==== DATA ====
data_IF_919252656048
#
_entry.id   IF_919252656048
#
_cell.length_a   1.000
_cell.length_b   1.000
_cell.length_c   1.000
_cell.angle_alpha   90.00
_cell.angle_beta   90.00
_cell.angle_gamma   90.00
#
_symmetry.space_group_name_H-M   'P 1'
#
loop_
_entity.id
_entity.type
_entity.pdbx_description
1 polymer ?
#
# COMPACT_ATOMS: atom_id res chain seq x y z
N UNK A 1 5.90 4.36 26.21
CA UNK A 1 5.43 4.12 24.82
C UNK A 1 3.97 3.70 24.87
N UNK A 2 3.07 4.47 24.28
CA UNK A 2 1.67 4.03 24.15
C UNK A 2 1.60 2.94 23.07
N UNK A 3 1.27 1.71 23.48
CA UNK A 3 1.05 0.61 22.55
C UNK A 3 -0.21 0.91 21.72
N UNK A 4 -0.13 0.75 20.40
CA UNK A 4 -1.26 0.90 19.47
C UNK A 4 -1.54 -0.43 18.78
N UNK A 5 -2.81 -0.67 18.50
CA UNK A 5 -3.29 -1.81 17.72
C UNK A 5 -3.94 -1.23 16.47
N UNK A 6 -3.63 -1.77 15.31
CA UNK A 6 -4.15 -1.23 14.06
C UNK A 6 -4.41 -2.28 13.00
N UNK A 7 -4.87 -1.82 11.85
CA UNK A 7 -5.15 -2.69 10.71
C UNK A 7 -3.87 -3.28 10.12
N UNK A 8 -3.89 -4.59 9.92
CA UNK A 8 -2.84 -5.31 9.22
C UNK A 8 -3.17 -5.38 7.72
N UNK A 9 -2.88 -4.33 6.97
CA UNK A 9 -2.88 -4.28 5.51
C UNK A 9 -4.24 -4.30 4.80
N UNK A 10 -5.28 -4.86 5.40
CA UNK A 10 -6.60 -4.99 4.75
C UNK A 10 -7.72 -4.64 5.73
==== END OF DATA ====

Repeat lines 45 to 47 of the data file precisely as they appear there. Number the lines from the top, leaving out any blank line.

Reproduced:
N UNK A 9 -2.88 -4.33 6.97
CA UNK A 9 -2.88 -4.28 5.51
C UNK A 9 -4.24 -4.30 4.80